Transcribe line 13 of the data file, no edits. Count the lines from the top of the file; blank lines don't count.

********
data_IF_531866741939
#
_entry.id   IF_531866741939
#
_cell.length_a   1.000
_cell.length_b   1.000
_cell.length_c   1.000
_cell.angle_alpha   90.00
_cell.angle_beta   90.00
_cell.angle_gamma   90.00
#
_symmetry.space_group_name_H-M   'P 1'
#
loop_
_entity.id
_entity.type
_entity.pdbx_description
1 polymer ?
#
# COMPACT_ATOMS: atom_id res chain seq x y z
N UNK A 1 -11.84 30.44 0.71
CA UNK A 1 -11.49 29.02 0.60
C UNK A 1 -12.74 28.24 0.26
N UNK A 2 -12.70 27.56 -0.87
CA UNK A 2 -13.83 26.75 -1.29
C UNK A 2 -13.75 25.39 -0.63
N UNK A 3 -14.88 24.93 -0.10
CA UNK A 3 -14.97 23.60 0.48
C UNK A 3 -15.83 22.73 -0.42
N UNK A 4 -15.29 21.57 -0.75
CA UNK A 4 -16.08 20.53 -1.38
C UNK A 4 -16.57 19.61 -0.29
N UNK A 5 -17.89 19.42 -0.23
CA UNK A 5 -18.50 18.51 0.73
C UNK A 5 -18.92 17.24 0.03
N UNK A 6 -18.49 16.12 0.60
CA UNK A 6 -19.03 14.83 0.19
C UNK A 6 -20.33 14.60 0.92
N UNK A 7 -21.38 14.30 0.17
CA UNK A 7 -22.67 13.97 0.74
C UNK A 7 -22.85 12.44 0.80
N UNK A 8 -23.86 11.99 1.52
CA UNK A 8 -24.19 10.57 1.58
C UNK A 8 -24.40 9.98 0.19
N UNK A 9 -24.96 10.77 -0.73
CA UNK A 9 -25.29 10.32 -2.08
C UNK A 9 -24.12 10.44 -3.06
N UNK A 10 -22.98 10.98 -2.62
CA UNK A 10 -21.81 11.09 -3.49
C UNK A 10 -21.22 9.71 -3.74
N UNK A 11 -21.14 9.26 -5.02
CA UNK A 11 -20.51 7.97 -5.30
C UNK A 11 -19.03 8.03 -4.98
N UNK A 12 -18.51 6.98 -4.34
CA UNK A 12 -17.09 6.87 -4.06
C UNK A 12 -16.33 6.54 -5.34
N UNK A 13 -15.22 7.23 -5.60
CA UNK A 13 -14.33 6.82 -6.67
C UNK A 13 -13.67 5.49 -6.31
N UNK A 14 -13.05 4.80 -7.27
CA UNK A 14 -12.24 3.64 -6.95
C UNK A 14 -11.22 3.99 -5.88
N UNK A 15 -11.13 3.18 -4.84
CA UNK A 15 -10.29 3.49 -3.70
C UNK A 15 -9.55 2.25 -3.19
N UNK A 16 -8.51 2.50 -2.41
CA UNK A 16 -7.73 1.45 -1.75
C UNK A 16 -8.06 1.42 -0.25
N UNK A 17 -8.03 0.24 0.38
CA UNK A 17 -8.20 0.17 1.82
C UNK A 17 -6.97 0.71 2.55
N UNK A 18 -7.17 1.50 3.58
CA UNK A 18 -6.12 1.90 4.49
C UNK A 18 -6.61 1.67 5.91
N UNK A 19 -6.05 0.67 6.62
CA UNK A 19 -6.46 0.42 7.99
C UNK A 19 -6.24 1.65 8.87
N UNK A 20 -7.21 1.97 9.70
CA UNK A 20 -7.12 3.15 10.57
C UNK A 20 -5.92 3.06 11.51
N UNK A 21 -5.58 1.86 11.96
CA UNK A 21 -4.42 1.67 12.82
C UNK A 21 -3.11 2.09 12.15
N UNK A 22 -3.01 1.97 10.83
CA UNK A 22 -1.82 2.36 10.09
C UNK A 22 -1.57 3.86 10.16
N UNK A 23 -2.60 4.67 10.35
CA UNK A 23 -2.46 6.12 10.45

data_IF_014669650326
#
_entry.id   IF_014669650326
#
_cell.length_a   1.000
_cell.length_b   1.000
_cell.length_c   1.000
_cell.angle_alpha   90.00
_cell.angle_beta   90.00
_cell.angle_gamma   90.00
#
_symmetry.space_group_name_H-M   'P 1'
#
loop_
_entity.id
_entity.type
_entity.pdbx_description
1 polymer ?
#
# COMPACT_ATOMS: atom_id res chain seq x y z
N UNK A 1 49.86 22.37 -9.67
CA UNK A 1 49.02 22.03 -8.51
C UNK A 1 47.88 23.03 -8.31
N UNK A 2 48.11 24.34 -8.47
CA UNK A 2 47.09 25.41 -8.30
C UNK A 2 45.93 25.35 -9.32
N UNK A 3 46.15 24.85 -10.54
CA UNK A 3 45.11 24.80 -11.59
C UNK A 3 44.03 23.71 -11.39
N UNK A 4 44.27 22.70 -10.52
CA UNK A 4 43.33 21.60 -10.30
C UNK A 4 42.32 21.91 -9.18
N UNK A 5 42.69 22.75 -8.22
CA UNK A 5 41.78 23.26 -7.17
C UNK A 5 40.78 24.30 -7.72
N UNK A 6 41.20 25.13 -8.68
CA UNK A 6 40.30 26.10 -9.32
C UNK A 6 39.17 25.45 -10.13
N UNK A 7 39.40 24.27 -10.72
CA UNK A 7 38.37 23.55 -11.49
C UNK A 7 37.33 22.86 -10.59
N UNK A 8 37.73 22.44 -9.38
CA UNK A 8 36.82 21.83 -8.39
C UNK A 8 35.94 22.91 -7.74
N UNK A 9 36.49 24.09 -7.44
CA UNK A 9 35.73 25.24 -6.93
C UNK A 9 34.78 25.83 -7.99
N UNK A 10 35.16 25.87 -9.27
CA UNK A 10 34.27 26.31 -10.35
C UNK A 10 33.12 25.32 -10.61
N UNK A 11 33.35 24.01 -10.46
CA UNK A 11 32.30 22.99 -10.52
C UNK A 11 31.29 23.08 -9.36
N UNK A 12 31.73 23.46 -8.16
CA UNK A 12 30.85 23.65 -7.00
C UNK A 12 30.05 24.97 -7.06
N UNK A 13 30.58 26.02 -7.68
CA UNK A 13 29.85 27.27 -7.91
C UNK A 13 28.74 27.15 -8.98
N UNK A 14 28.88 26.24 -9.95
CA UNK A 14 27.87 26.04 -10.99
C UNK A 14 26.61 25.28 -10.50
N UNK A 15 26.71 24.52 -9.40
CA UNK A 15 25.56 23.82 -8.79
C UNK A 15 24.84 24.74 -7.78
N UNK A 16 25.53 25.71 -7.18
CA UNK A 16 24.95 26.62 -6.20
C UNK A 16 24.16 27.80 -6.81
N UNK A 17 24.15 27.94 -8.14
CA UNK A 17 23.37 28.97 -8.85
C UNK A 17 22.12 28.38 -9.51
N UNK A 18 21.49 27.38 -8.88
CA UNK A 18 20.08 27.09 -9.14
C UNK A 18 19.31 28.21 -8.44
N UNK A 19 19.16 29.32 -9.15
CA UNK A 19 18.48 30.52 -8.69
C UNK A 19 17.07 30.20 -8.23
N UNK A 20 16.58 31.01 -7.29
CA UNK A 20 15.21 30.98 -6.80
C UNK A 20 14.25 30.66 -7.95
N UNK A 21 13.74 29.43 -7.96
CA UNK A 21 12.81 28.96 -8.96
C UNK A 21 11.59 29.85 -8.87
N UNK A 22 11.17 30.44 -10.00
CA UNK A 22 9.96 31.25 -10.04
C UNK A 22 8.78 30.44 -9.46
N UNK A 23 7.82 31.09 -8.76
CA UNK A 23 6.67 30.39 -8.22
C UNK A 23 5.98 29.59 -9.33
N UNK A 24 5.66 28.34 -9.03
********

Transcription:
#